Representative Jan Smith and I will be sworn in by phone keeping us safe and not possible bringing any Covid back to Nashua.
Thus, in accordance with the examination of votes cast at the biennial election held November 3, 2020, you are hereby summoned to attend and take your seat as…
Jan Schmidt, State Representative.
2,947 of you made this possible and I thank you from the bottom of my heart.
This is a day to make sure we formally honor all those who serve or served. We should remember every day that they are the ones that sacrifice so we can enjoy our freedom.
November 3 – Thank you Nashua for your votes and confidence in my serving our district. I appreciate everyone who supported my campaign effort and am looking forward to helping our city and state move forward.
Supporting Public education and the teaching heroes are a key value I stand for. I have a strong voting record advocating for pubic education. Now is the time to make sure you have a plan to vote: absentee by mail, vote at Nashua City Hall , vote at 14 Court Street, or on November 3 vote at the Broad Street Elementary school for me, Jan Schmidt and William Bordy.
Public Education is a true gift to the future of individuals and to our state and country, and the biggest reason for this to succeed has always been our teachers.
Teach a child not what to learn, but how to learn, teach them to be inquisitive and interested in learning and we will have the doctors we need, the scientists, the inventors, the people who build and repair and program, and on and on.
I honor their work and am grateful for their dedication to their service.
I am pleased to announce that both AFT-NH and NTU have endorsed my candidacy because they believe that together we are working to better the lives of all citizens of the Granite State.
It is disappointing that our opponents have decided to spread misinformation concerning bills that came before the Legislature last session. You deserve the truth.
No, Democrats didn’t vote for an Income Tax
SB1 and HB712: Our opponents claim these bills establish a state income tax. False. These bills sought to establish a system of paid family and medical leave insurance. It is not a tax of any kind but an insurance policy. The program would have allowed up to 12 weeks off to care for a sick family member or themselves following the birth or adoption of a child. According to a UNH survey, 78% of Granite Staters support paid family leave.
No, Democrats did not create a Deficit
HB 1: Our opponents claim this bill created a deficit. False. HB1 is the entire budget which passed the house and the senate and was vetoed first and then signed at the last moment by the governor. A compromise budget – HB3 was passed by both the House & Senate and signed by the governor. As required by statute, it is always a balanced budget. Whatever the deficit may be, which is unknowable at this stage, is due to loss of revenue due to COVID. After the budget is passed, it is the governor’s responsibility to enact the budget and make cuts if necessary due to reduced revenues.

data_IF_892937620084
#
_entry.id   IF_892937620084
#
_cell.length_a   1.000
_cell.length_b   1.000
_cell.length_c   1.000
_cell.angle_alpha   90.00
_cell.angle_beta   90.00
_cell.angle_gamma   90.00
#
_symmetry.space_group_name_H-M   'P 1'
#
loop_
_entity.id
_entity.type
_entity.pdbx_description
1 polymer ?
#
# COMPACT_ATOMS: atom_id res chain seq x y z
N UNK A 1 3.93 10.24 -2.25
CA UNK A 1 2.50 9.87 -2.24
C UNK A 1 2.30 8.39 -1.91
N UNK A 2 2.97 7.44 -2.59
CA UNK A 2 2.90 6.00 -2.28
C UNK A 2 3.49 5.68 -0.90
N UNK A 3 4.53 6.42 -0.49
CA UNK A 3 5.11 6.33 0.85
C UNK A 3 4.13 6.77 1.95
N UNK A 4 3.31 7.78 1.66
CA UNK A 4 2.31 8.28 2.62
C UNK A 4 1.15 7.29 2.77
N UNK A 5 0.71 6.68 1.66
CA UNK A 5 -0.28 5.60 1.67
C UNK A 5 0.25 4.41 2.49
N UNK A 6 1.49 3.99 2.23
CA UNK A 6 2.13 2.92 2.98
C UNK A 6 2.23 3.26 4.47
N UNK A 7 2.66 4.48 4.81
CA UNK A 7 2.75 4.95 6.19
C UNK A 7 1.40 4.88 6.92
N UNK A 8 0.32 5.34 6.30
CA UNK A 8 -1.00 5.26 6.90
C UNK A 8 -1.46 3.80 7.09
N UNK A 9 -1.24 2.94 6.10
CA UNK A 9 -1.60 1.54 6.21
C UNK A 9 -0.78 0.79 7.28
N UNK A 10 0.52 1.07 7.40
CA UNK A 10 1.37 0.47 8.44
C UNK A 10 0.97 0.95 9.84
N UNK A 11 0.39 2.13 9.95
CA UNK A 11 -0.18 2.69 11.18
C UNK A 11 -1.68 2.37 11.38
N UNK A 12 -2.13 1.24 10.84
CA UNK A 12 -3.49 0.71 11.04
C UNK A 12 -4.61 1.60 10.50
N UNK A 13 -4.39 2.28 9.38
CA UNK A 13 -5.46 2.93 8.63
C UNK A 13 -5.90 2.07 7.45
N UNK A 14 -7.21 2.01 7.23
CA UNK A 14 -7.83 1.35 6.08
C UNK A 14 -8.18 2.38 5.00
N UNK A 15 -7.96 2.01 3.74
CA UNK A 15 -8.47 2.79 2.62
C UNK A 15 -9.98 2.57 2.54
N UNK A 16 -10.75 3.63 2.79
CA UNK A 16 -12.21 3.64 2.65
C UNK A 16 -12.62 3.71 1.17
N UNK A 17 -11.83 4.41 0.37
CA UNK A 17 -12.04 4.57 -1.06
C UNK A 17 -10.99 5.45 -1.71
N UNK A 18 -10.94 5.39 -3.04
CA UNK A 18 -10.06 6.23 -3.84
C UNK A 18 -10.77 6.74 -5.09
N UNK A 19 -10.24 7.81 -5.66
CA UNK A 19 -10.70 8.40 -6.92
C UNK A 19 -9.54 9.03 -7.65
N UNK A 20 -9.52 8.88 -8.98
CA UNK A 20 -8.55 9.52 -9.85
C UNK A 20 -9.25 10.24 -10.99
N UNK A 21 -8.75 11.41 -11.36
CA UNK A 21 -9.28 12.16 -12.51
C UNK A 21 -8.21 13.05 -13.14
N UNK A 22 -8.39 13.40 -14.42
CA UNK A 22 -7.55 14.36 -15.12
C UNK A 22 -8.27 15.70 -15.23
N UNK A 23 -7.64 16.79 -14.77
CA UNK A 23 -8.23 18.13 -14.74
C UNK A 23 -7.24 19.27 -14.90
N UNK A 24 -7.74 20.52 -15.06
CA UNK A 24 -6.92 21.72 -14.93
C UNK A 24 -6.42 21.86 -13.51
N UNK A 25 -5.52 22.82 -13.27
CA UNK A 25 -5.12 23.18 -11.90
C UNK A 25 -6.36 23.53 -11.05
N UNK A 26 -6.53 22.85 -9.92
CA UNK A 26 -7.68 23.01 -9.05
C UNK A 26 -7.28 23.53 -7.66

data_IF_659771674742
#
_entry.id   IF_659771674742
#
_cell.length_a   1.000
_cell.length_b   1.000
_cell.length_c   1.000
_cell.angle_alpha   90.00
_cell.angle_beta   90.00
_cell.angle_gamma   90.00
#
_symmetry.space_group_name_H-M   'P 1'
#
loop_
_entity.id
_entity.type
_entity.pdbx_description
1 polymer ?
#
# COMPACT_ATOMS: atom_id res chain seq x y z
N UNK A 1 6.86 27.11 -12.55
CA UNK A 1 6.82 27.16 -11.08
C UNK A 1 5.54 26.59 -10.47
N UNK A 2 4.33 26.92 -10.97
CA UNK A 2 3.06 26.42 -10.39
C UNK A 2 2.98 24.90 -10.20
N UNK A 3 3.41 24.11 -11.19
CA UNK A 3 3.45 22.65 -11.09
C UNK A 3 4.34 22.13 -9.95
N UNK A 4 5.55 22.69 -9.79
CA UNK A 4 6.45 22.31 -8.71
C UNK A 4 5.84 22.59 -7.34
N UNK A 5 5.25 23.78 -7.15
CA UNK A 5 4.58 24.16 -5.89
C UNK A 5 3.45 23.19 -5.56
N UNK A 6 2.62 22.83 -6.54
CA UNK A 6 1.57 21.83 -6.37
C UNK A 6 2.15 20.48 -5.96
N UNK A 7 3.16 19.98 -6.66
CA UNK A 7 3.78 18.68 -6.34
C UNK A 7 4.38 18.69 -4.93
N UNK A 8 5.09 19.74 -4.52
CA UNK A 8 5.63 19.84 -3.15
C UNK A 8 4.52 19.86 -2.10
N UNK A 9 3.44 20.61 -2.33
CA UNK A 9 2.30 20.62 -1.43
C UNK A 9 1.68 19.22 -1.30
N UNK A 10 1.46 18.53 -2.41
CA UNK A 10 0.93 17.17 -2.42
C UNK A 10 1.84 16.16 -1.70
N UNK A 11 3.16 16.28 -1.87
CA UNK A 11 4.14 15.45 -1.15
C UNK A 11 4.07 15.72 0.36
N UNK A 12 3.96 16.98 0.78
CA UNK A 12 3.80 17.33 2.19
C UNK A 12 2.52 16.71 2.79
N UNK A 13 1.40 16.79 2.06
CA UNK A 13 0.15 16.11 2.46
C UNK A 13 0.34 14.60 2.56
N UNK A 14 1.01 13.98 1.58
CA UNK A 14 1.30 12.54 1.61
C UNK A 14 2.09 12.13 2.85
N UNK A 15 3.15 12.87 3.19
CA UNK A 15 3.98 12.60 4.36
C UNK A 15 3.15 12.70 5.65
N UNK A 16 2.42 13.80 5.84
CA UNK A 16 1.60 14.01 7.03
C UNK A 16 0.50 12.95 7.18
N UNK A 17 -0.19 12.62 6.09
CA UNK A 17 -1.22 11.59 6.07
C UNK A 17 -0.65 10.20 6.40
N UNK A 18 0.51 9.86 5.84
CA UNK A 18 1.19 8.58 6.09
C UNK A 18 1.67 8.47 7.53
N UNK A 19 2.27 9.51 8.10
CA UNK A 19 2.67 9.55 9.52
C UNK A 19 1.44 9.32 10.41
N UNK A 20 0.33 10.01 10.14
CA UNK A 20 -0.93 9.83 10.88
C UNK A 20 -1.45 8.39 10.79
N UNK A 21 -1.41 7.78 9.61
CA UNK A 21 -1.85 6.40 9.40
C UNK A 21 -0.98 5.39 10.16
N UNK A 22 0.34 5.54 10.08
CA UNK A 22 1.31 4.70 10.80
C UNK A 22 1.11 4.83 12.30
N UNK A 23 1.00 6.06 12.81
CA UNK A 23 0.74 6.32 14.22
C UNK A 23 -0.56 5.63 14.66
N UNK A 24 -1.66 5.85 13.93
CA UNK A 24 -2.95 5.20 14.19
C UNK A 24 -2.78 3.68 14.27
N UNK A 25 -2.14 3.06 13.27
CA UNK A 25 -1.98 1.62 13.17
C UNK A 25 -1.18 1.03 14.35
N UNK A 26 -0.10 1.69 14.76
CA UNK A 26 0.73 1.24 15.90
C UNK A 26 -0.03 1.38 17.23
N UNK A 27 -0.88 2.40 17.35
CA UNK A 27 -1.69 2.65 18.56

Really! This is not an Income Tax either
HB2: Our opponents claim this bill created an income tax. False. This bill is the narrative that accompanies HB1 and explains all the various programs relative to state fees, funds, revenues, and expenditures. If you search through the 182 pages of this bill, you will not find the words “income tax” or “sales tax.” You will find that the budget provides revenue sharing to communities designed to lower property taxes.
No, this is false too
HB623: Our opponents claim this bill raised the business tax rates. False. This bill defined the rates of the business profits tax and business enterprise tax. This bill was incorporated into the full budget, which the governor approved and signed. The rates have remained the same.
Returning local control
HB641: This bill, from 2019 (pre-COVID) was enabling legislation which would have allowed municipalities, if they chose, to add $1.00 to the rooms and meals tax. That money would stay in that community to offset the increased costs of law enforcement, emergency medical aid, and other services incurred due to heavy tourism. The bill died in the senate.
And if you really want to find ways to lower taxes
HB186: Our opponents are correct that this is a bill to raise the minimum wage, which would happen over 3 years and is in interim study. The current minimum wage is the federal wage of $7.25. Raising the minimum wage puts more money back into the economy and leads to greater retention of employees and less absenteeism. The claim that raising the minimum wage would result in job loss is unfounded according to numerous research studies. According to a WMUR/UNH Granite State poll, 76% of NH residents support raising the minimum wage. The same poll shows that 91% of Democrats, 70% of Independents, and 64% of Republicans also support raising the minimum wage.
Please feel free to ask me about any other bill that you don’t understand, and please, when someone defines their opponent to be such awful Legislators, trying to hurt the state – you have to know there is someting wrong in their their depiction.
I am so pleased to receive the endorsement of The Nashua Teachers’ Union Committee of Political Education. Membership includes the vital education staff that serve our Nashua students. Our future well being is so dependent on students being well educated. Nashua is so fortunate to have an amazing set of professionals. I proudly stand along with Representatives Jan Schmidt and William Bordy pledging to continue efforts in Concord advocating for public education.
Dan Feltes is not for broad-based taxes. Republicans are distorting this in campaign activity far all state level contests. End of discussion. Please go vote.